Kahane is a consummate artist who can performances sound personal and intimate, even when he is playing for 2,000 people. With Beethoven’s Piano Concerto No. 3, he made phrases sound stately, fiery, serene, lilting, tender, and sparkle without using a flashy technique. Even when he performed the long cadenza in the first movement, Kahane, who is known for his ability to improvise and may have thrown in some of his own inventions, doesn’t draw attention to himself. The orchestra expertly supported him throughout the piece with finely honed dynamics. The thunderous applause from the audience brought Kahane back to the stage for several bows, and he responded with an encore, Mendelssohn’s “Song without Words.”
Bartók’s “Dance Suite” reflected a huge variety of intriguing sounds and mood that drew on Arabic, Hungarian, and Romanian folk music. It all started with an edgy ominous bassoon duet (Carin Miller Packwood and Evan Kuhlmann) that was picked up by pulsating and sliding tones from the trombones (Aaron LaVere and Robert Taylor), and then transferred to passages that were highlighted by enigmatic high sounds from the clarinet (Yoshinori Nakao). This somehow changed to passages that were rustic and later a splayed, open sound. The third movement (“Tranquilo”) featured lush strings and underscored by a woodwind choir. Some of the movements ended with a little punch of a chord. Hats off to assistant principal clarinetist Todd Kuhns, who deftly switched between different instruments to help create some of the arresting effects of this piece.
The orchestra’s performance of Haydn’s Symphony No 64 (“Tempora mutantur”) was expertly played by a chamber ensemble of 38 musicians and conducted by Kalmar without the baton. The quick first movement featured skipped along delightfully with the violins expertly tapering off phrases. The second movement featured several unusual pauses. A highlight of the third included the pair of French horns that sounded like post horns and the oboe duets. The witty fourth movement sprinted along but also briefly slowed down to a stop. The orchestra recorded this performance, for a release on its next CD, which will feature two other Haydn symphonies: No. 53 (“L’imperiale”) and No. 96 (“The Miracle”).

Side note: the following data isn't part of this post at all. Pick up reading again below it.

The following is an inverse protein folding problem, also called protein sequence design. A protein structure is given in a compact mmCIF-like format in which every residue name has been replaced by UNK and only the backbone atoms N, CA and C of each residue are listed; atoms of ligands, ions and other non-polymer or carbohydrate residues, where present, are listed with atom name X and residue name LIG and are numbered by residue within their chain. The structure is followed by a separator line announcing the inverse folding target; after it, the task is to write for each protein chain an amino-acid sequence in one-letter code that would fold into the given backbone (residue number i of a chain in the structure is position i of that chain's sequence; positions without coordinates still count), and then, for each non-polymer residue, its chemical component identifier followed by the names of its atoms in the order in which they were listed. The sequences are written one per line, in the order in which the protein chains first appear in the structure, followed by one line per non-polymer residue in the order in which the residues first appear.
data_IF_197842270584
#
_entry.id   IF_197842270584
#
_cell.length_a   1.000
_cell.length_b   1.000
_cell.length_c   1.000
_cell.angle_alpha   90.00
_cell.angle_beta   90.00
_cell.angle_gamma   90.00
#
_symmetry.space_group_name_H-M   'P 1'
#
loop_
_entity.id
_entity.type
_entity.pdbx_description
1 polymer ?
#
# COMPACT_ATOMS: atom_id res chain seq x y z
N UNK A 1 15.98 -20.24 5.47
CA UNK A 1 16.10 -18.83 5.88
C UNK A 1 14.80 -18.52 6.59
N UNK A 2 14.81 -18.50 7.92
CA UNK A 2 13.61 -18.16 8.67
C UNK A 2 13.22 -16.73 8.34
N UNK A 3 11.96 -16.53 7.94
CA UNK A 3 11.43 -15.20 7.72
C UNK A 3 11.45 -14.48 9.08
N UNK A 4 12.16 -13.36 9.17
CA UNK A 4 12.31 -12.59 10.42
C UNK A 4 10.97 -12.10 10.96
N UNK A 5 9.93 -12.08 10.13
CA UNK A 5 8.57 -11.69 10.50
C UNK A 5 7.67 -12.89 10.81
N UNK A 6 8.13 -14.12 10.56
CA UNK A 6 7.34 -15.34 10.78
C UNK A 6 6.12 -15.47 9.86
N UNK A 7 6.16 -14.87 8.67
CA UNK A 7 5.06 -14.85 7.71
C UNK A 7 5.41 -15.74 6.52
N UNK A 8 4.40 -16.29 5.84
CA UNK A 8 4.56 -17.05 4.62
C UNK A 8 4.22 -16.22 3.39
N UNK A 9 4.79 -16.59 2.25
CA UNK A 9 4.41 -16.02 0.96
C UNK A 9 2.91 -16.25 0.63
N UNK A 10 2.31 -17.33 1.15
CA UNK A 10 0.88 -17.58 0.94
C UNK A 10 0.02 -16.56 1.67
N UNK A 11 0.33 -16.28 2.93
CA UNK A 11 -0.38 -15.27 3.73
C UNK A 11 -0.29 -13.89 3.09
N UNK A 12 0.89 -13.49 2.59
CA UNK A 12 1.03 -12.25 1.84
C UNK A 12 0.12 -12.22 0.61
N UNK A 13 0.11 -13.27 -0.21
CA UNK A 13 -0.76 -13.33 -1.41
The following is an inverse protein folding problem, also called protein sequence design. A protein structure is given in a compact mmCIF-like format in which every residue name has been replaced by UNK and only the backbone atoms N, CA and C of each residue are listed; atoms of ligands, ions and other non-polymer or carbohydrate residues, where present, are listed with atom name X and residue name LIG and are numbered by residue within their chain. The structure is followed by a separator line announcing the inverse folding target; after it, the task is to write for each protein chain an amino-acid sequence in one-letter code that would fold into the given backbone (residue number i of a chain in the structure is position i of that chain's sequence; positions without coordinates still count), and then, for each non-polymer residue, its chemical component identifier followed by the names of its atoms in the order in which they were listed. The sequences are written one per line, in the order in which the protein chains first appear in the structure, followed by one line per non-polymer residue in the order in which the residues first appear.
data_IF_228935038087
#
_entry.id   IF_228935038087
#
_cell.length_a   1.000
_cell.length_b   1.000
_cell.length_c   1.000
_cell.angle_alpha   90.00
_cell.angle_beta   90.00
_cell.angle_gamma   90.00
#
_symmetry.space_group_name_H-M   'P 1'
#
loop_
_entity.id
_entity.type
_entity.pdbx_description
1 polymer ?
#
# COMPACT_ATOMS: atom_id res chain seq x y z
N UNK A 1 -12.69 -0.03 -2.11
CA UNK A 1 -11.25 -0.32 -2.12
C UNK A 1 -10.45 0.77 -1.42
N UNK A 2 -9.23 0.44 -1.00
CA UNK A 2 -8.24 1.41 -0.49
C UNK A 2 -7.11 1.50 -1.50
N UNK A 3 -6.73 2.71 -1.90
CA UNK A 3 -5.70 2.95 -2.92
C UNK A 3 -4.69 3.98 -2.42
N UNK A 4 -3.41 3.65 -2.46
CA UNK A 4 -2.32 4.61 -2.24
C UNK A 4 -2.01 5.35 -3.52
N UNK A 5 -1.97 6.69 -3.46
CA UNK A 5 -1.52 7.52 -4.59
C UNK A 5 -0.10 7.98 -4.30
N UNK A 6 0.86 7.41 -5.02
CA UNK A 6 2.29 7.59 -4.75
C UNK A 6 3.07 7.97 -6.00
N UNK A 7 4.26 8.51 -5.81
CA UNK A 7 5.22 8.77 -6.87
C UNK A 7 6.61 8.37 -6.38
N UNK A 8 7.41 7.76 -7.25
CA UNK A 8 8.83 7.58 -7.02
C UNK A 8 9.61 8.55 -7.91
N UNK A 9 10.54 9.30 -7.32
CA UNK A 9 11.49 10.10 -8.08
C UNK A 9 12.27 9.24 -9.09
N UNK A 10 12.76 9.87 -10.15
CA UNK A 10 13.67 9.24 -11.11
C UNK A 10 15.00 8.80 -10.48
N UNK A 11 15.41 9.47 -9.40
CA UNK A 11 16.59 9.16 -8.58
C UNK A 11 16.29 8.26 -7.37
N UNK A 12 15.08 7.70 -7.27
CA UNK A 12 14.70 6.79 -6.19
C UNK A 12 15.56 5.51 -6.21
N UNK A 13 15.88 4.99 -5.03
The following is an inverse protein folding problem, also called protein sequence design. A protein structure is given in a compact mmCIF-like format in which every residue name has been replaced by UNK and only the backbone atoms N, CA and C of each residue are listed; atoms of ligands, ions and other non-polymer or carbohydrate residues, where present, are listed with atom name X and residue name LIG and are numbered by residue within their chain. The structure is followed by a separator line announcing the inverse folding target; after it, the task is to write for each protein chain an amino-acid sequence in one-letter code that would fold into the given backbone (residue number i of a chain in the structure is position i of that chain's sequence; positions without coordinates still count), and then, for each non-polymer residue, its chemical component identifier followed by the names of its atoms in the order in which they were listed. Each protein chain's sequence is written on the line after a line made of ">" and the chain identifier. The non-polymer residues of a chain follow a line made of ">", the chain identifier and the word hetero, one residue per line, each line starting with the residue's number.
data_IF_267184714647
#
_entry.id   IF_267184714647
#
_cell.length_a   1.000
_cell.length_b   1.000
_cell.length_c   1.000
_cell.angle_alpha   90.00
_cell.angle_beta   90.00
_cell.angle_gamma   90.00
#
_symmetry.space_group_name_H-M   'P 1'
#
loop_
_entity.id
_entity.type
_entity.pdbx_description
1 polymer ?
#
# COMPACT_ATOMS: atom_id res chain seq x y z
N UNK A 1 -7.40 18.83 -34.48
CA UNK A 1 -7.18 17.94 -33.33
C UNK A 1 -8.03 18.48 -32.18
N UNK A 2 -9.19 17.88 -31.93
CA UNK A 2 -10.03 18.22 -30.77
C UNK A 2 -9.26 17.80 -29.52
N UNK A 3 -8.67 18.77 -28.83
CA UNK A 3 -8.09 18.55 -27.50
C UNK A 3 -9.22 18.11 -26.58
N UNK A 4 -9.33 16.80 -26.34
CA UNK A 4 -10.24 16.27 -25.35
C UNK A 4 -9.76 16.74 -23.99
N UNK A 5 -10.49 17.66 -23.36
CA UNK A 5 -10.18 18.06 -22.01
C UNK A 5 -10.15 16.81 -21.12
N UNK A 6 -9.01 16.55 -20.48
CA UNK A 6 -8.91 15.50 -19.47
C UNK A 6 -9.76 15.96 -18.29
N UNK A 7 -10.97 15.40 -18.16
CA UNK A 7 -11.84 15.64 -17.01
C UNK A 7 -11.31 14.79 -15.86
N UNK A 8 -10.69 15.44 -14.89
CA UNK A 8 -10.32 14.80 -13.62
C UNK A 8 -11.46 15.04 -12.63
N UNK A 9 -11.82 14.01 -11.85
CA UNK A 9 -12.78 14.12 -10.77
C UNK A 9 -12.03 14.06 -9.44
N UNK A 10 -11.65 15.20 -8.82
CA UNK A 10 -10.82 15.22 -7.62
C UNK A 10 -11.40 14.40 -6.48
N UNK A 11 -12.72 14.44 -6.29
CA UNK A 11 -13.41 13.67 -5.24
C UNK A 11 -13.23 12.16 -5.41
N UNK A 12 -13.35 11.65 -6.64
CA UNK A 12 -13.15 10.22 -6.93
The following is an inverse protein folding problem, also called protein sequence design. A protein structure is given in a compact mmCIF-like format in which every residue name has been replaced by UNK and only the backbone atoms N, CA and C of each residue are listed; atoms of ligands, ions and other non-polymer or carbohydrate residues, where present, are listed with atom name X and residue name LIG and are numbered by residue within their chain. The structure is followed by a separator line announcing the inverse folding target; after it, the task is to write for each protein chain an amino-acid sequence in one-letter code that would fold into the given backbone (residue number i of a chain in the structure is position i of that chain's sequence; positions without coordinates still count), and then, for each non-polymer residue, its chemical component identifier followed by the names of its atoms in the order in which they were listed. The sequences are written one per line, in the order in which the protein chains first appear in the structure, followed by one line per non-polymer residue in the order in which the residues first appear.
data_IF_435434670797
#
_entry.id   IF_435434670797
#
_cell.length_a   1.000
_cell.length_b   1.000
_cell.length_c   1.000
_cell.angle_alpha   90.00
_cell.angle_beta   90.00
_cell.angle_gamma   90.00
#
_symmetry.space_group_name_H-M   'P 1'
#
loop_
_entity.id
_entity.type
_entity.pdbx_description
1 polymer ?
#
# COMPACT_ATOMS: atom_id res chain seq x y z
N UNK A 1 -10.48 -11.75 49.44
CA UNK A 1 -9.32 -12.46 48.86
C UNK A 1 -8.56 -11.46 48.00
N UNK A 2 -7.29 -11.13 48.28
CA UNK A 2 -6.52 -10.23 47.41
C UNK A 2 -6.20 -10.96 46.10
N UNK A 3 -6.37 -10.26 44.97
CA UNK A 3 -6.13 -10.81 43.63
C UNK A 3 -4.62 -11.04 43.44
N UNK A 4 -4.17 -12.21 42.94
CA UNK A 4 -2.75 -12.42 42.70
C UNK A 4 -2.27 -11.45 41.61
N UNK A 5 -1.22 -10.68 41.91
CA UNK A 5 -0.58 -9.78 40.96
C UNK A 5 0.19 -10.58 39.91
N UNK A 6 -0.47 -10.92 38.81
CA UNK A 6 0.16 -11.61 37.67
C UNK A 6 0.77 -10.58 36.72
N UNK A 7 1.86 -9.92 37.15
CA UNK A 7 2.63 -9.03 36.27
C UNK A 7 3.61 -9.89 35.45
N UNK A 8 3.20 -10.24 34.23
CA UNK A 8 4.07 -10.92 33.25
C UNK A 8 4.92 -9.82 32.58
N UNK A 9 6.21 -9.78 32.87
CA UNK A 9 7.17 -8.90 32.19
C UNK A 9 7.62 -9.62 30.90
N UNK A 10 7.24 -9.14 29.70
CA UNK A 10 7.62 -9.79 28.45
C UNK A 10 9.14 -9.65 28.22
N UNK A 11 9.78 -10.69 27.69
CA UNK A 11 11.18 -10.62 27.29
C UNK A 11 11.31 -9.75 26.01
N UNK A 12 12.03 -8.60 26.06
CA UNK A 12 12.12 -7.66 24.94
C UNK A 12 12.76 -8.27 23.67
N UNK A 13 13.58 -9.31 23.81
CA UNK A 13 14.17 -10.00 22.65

The orchestra then went in a completely different direction with Strauss’s “Tales from the Vienna Woods,” sounding as if the musicians had grown up in Vienna. Kalmar and company shaped each phrase naturally, including the phrases that have a dollop of hesitation. It all sounded terrifically fresh and off the cuff. They topped it off with “Leichtes blut” (“Light of Heart”), a waltz that featured the terrific piccolo artistry of Zachariah Galatis, who nailed a series of upward sweeping phrases with aplomb. Artistic Administrator Charles Calmer later explained to me that this waltz is “about being light headed from drinking too much—hence the hiccupping piccolo part.” That was a terrific topper for a diverse evening of music. It seems that Kalmar and the orchestra should do an evening of Viennese schmaltz sometime in the near future.